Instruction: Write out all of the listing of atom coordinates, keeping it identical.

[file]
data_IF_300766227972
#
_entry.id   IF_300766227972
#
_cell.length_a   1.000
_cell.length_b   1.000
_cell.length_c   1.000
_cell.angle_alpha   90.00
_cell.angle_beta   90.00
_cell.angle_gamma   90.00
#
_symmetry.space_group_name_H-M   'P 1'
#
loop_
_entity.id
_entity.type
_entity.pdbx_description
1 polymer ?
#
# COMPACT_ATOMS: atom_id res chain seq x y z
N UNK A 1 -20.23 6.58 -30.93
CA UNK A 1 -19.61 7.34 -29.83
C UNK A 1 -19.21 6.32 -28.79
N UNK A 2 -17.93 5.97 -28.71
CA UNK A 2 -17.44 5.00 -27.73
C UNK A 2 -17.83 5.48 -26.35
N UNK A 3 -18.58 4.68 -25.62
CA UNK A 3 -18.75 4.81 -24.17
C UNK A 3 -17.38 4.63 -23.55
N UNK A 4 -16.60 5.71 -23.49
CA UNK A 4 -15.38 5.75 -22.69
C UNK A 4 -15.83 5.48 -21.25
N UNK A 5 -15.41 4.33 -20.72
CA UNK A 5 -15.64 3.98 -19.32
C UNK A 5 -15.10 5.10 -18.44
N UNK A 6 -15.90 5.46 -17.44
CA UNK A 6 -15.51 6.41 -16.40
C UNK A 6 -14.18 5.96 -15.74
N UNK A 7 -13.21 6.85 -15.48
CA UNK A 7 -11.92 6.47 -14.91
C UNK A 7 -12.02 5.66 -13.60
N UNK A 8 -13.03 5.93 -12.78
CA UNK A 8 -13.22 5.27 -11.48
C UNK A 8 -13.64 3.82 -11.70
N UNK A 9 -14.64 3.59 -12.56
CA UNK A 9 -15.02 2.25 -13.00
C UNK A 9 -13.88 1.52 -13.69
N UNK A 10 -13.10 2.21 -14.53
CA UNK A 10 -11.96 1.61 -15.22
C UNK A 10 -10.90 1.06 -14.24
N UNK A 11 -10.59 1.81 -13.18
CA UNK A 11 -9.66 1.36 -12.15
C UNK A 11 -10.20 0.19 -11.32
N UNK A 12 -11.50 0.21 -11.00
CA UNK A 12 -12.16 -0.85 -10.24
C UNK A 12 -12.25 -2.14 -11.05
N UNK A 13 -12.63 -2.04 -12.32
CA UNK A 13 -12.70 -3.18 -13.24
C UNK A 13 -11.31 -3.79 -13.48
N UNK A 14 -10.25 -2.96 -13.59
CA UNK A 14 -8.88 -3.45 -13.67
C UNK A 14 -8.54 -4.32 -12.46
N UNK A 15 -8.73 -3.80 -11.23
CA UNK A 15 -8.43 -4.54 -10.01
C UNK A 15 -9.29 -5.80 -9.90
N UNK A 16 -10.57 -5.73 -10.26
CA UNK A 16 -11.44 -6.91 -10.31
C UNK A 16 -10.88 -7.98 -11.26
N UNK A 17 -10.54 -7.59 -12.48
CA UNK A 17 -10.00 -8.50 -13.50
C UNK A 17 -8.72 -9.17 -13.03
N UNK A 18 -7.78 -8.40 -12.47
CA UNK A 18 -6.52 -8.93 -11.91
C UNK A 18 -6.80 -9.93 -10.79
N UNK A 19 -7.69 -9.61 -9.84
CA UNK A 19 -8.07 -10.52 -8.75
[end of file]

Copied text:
data_IF_300766227972
#
_entry.id   IF_300766227972
#
_cell.length_a   1.000
_cell.length_b   1.000
_cell.length_c   1.000
_cell.angle_alpha   90.00
_cell.angle_beta   90.00
_cell.angle_gamma   90.00
#
_symmetry.space_group_name_H-M   'P 1'
#
loop_
_entity.id
_entity.type
_entity.pdbx_description
1 polymer ?
#
# COMPACT_ATOMS: atom_id res chain seq x y z
N UNK A 1 -20.23 6.58 -30.93
CA UNK A 1 -19.61 7.34 -29.83
C UNK A 1 -19.21 6.32 -28.79
N UNK A 2 -17.93 5.97 -28.71
CA UNK A 2 -17.44 5.00 -27.73
C UNK A 2 -17.83 5.48 -26.35
N UNK A 3 -18.58 4.68 -25.62
CA UNK A 3 -18.75 4.81 -24.17
C UNK A 3 -17.38 4.63 -23.55
N UNK A 4 -16.60 5.71 -23.49
CA UNK A 4 -15.38 5.75 -22.69
C UNK A 4 -15.83 5.48 -21.25
N UNK A 5 -15.41 4.33 -20.72
CA UNK A 5 -15.64 3.98 -19.32
C UNK A 5 -15.10 5.10 -18.44
N UNK A 6 -15.90 5.46 -17.44
CA UNK A 6 -15.51 6.41 -16.40
C UNK A 6 -14.18 5.96 -15.74
N UNK A 7 -13.21 6.85 -15.48
CA UNK A 7 -11.92 6.47 -14.91
C UNK A 7 -12.02 5.66 -13.60
N UNK A 8 -13.03 5.93 -12.78
CA UNK A 8 -13.22 5.27 -11.48
C UNK A 8 -13.64 3.82 -11.70
N UNK A 9 -14.64 3.59 -12.56
CA UNK A 9 -15.02 2.25 -13.00
C UNK A 9 -13.88 1.52 -13.69
N UNK A 10 -13.10 2.21 -14.53
CA UNK A 10 -11.96 1.61 -15.22
C UNK A 10 -10.90 1.06 -14.24
N UNK A 11 -10.59 1.81 -13.18
CA UNK A 11 -9.66 1.36 -12.15
C UNK A 11 -10.20 0.19 -11.32
N UNK A 12 -11.50 0.21 -11.00
CA UNK A 12 -12.16 -0.85 -10.24
C UNK A 12 -12.25 -2.14 -11.05
N UNK A 13 -12.63 -2.04 -12.32
CA UNK A 13 -12.70 -3.18 -13.24
C UNK A 13 -11.31 -3.79 -13.48
N UNK A 14 -10.25 -2.96 -13.59
CA UNK A 14 -8.88 -3.45 -13.67
C UNK A 14 -8.54 -4.32 -12.46
N UNK A 15 -8.73 -3.80 -11.23
CA UNK A 15 -8.43 -4.54 -10.01
C UNK A 15 -9.29 -5.80 -9.90
N UNK A 16 -10.57 -5.73 -10.26
CA UNK A 16 -11.44 -6.91 -10.31
C UNK A 16 -10.88 -7.98 -11.26
N UNK A 17 -10.54 -7.59 -12.48
CA UNK A 17 -10.00 -8.50 -13.50
C UNK A 17 -8.72 -9.17 -13.03
N UNK A 18 -7.78 -8.40 -12.47
CA UNK A 18 -6.52 -8.93 -11.91
C UNK A 18 -6.80 -9.93 -10.79
N UNK A 19 -7.69 -9.61 -9.84
CA UNK A 19 -8.07 -10.52 -8.75